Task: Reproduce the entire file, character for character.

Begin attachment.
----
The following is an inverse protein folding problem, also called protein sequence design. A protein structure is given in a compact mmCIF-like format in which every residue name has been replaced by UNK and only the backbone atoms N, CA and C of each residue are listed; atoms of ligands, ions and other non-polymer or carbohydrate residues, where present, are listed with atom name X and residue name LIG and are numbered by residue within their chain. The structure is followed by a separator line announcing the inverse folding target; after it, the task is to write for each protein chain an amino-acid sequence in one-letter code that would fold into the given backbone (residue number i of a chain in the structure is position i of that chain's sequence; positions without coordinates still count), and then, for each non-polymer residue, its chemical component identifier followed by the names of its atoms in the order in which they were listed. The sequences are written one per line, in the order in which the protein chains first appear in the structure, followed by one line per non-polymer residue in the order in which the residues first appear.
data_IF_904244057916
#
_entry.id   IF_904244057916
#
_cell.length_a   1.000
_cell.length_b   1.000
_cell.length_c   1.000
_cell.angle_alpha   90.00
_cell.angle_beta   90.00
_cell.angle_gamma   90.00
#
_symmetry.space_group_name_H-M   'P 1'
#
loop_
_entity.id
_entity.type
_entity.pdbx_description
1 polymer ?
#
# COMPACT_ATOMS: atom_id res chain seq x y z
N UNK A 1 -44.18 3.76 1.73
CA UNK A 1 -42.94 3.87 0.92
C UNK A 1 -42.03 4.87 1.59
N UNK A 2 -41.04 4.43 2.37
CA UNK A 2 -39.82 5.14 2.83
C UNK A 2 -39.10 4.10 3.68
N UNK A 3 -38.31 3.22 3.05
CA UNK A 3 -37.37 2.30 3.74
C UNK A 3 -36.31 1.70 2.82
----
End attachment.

The following is an inverse protein folding problem, also called protein sequence design. A protein structure is given in a compact mmCIF-like format in which every residue name has been replaced by UNK and only the backbone atoms N, CA and C of each residue are listed; atoms of ligands, ions and other non-polymer or carbohydrate residues, where present, are listed with atom name X and residue name LIG and are numbered by residue within their chain. The structure is followed by a separator line announcing the inverse folding target; after it, the task is to write for each protein chain an amino-acid sequence in one-letter code that would fold into the given backbone (residue number i of a chain in the structure is position i of that chain's sequence; positions without coordinates still count), and then, for each non-polymer residue, its chemical component identifier followed by the names of its atoms in the order in which they were listed. The sequences are written one per line, in the order in which the protein chains first appear in the structure, followed by one line per non-polymer residue in the order in which the residues first appear.
data_IF_904244057916
#
_entry.id   IF_904244057916
#
_cell.length_a   1.000
_cell.length_b   1.000
_cell.length_c   1.000
_cell.angle_alpha   90.00
_cell.angle_beta   90.00
_cell.angle_gamma   90.00
#
_symmetry.space_group_name_H-M   'P 1'
#
loop_
_entity.id
_entity.type
_entity.pdbx_description
1 polymer ?
#
# COMPACT_ATOMS: atom_id res chain seq x y z
N UNK A 1 -44.18 3.76 1.73
CA UNK A 1 -42.94 3.87 0.92
C UNK A 1 -42.03 4.87 1.59
N UNK A 2 -41.04 4.43 2.37
CA UNK A 2 -39.82 5.14 2.83
C UNK A 2 -39.10 4.10 3.68
N UNK A 3 -38.31 3.22 3.05
CA UNK A 3 -37.37 2.30 3.74
C UNK A 3 -36.31 1.70 2.82